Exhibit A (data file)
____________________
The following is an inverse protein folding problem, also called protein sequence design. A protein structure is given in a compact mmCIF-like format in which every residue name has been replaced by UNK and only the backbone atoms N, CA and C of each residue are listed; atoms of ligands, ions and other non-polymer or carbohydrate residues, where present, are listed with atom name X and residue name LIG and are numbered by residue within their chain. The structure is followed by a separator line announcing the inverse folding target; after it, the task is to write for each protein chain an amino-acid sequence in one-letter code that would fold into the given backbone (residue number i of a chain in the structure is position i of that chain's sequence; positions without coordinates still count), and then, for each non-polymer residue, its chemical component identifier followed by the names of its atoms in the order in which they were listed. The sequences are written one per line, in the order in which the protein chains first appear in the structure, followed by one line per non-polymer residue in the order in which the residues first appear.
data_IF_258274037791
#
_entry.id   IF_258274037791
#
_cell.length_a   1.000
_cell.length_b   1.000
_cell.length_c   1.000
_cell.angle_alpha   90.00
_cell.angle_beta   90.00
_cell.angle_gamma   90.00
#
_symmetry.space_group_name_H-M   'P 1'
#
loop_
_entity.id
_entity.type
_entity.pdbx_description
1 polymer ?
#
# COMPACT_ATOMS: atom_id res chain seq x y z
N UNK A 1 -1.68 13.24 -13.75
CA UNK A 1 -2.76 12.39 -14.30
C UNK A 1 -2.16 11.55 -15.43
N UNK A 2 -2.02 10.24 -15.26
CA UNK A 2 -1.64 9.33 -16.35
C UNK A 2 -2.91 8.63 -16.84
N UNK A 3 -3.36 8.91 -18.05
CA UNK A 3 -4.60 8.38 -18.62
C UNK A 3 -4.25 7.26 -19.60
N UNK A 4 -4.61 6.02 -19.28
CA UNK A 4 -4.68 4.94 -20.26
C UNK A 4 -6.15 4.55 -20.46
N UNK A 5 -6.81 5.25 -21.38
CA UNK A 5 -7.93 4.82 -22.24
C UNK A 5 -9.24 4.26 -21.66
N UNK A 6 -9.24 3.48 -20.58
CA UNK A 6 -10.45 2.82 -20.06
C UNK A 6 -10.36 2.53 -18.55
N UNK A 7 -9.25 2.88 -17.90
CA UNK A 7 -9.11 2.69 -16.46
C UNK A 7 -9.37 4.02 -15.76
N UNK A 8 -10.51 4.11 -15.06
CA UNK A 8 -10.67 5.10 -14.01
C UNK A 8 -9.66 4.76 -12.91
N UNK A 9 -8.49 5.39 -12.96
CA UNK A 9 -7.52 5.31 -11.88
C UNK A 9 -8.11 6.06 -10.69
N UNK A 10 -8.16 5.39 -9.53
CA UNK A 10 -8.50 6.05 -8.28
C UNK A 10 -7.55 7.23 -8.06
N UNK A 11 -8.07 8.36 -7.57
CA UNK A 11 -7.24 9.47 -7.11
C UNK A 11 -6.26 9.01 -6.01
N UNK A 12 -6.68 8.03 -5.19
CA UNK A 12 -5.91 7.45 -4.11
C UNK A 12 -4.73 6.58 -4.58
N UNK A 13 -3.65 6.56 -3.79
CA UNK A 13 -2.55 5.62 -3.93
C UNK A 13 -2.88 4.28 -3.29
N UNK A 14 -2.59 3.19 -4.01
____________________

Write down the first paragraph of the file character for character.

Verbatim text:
The following is an inverse protein folding problem, also called protein sequence design. A protein structure is given in a compact mmCIF-like format in which every residue name has been replaced by UNK and only the backbone atoms N, CA and C of each residue are listed; atoms of ligands, ions and other non-polymer or carbohydrate residues, where present, are listed with atom name X and residue name LIG and are numbered by residue within their chain. The structure is followed by a separator line announcing the inverse folding target; after it, the task is to write for each protein chain an amino-acid sequence in one-letter code that would fold into the given backbone (residue number i of a chain in the structure is position i of that chain's sequence; positions without coordinates still count), and then, for each non-polymer residue, its chemical component identifier followed by the names of its atoms in the order in which they were listed. The sequences are written one per line, in the order in which the protein chains first appear in the structure, followed by one line per non-polymer residue in the order in which the residues first appear.